From the time it opened its doors as the first secondary school in the state’s west, the building that is now home to the Western Plains Cultural Centre has been changing the educational and cultural landscape of regional NSW. The Centre and its team have made a profound impact on the evolution of the cultural identity not just of the city, but also of the region.
PHOTOGRAPHY: STEVE COWLEY
With his hands thrust firmly into brown corduroy pockets, Kent Buchanan looks at home amid the collection of historical artefacts that sit on the same polished wooden boards he trod as a student. Both Buchanan and the building, which used to be Dubbo High School, have come a long way in the past 20 years.
The structure is now home to the Western Plains Cultural Centre (WPCC), and the born-and-raised son of Dubbo is its curator. Together they’re influential agents for change in the regional landscape.
Buchanan was once named in the top 50 most powerful people in the Australian art world, and his personal growth echoes that of the WPCC’s own evolution. The fact no one in Dubbo or the region was surprised at the nod speaks volumes about how far the community has come in terms of its own cultural development.
“When I was at high school here – in this building – Dubbo didn’t have an art gallery,” says Buchanan, now in his 50s. “Thankfully, we had a wonderful art teacher who took a group of us down to the Biennale, and that was the defining, light-bulb moment.”
As an artistic youngster, Buchanan couldn’t get out of Dubbo fast enough, impatient to leave it in his dust like many country kids living a “one horse town” reality.
“After I did my studies [in Sydney], I had no intention of ever coming back to Dubbo. I had that idea that going home was somehow a failure. How very wrong that has proved for me.”
The father of two says, had he stayed in the city, he wouldn’t have had the “incredible experience” of making such a profound impact on the evolution of Dubbo’s cultural identity.
“It’s good that I was born and raised here, and that I hated the place as a young person and kicked against it. It meant I knew what the community was like and what was holding it back in many respects,” he says.
Buchanan explains that this insight underpins his work as WPCC curator, where he has developed a unique credo: to “give people not only what they want, but also what they don’t realise they want. It’s about exposure.”
It seems the humble brick edifice was always destined to blaze a trail across the lives and times of regional NSW.
Established in 1917 as the dark days of the Great War were drawing to a close, Dubbo High School was considered a significant stride forward for the state’s west. As the first secondary school in the region – few youngsters made it to “leaving certificate” – it presented an educational opportunity that undoubtedly went on to change the face of western NSW.
More than eight decades later, the then Dubbo City Council bought the site, and so began its $8.2m transformation into a gallery, museum and community creative space that would open as the WPCC in early 2007.
Since that hot February day, the centre – comprising both the historical school buildings and a state-of-the-art modern extension housing the gallery spaces and café – has been a significant focal point for the city’s journey to adulthood, helping to shake off the image of Dubbo as a cultural wasteland.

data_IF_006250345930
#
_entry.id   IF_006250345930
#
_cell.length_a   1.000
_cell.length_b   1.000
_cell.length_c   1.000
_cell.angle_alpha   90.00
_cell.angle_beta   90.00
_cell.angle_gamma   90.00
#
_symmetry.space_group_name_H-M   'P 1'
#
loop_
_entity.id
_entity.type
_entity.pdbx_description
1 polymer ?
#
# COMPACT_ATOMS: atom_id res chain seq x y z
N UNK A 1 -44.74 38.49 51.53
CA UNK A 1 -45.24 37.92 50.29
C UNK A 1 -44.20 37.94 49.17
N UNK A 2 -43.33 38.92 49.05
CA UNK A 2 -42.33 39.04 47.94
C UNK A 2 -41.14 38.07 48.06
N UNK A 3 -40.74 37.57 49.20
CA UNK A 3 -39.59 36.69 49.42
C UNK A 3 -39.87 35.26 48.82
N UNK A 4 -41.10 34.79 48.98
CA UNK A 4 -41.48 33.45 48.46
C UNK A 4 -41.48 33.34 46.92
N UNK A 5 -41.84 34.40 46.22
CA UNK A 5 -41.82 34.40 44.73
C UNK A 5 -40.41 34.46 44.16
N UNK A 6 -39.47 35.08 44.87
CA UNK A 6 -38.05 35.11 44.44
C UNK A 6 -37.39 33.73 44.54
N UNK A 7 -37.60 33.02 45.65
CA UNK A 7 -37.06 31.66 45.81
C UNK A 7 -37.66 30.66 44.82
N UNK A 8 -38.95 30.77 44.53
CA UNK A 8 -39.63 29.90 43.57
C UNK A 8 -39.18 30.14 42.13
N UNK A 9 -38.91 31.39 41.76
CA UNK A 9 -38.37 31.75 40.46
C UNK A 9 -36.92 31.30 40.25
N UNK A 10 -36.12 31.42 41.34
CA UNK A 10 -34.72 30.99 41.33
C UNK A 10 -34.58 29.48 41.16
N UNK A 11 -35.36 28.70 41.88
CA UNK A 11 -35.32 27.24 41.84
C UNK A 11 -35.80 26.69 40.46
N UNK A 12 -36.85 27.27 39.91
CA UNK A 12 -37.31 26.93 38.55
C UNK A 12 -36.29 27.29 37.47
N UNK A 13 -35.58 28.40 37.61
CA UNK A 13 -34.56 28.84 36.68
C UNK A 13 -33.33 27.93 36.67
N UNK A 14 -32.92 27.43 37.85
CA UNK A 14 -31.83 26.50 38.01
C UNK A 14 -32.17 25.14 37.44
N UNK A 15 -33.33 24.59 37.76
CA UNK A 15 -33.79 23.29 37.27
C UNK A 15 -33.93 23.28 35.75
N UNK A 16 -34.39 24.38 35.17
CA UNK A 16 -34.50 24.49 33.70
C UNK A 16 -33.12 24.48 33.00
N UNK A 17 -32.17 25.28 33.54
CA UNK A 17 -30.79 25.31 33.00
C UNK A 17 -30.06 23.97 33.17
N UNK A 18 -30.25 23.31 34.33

“There has been a perception that institutions in regional areas are somehow ‘lesser’. We’ve proved that wrong,” says Buchanan.
Regional areas are notoriously resistant to and sceptical about change, and there was certainly a clutch of detractors who thought the WPCC would be an elitist space. The team has worked long and hard to allay that fear.
“We’ve taken the community along with us, and it goes back to my credo of exposure,” Buchanan says. “Because of the size of the institution, we initially broke the gallery down into very distinct spaces, which meant we could put on a show people felt ‘safe’ with, and at the same time put on one that might be a bit challenging. When they came to see the ‘safe’ show, they had to go through the challenging one.” Educating people, he says, takes time.
Buchanan is at pains to pay tribute to the “significant role” played by local government in the development of art and culture in Australia, in regional areas in particular. “It was the vision of our local council at the time that saw the WPCC established, and they weren’t going to settle for anything mediocre. They had the vision for a really big centre. That initial decision showed great leadership,” he says, adding that this was an expression of faith that the local community was ready for the facility. “They knew the community wanted something like this, and that it would be good for the community, even those who didn’t necessarily believe in it.”
As a curator whose roots stretch deep into the western plains, Buchanan is acutely conscious that the WPCC belongs to the community, and quotes the gallery’s inaugural director, who always said it should be the “loungeroom of the city”.
“I would go further and say that, in this crazy world we live in, galleries and museums are even more important because there’s no real agenda that’s being forced on you.
“You can consume if you want, but you don’t have to look if you don’t choose so. No-one’s trying to sell you anything. I think that’s rare.”
What’s also rare is the capacity of a facility such as the WPCC to lead a community to water and get it to drink. Even those who claim not to “get” the art are in fact allowing it to do its job. The act of prompting discussion, which many of the shows held at the WPCC over the years have done, means the art is doing what it always intended: prompting a reaction.
“There’s nothing better than two people who have opposite reactions having that conversation,” says Buchanan. “Because we influence each other. The WPCC has definitely helped educate people to ask those questions and led the community to ask the questions collectively. Art is such a powerful medium for relaying a message, but it’s non-threatening. You can look at it or not. Your choice.”
The WPCC has hosted some quite controversial shows over the years, and in this regard it breaks another mould. The facility has been a leader not just for the community of Dubbo and the district, but also in encouraging other regional communities to push the artistic and cultural boundaries.
This centre has paved the way for other centres. Yet 15 years ago the idea that Dubbo could be a beacon of creative and artistic exploration would have been quietly considered absurd. Now, though, Buchanan says the WPCC is not only respected, but also highly sought after as an exhibition space. “When I first started, there was a bit of the whole ‘why would we come to Dubbo?’ thing. Again, that’s a perception until it’s challenged. But now, big institutions I’ve built relationships with send staff out here to check us out, and they go, ‘Oh my God, this place is amazing!’”
That city folk don’t find tumbleweeds blowing across the front door of the gallery has changed the perception.
“Exactly,” says Buchanan with a smile. “I would say that for every ten shows, I probably seek one or two – the rest approach us. They’re seeking us out, not the other way around.”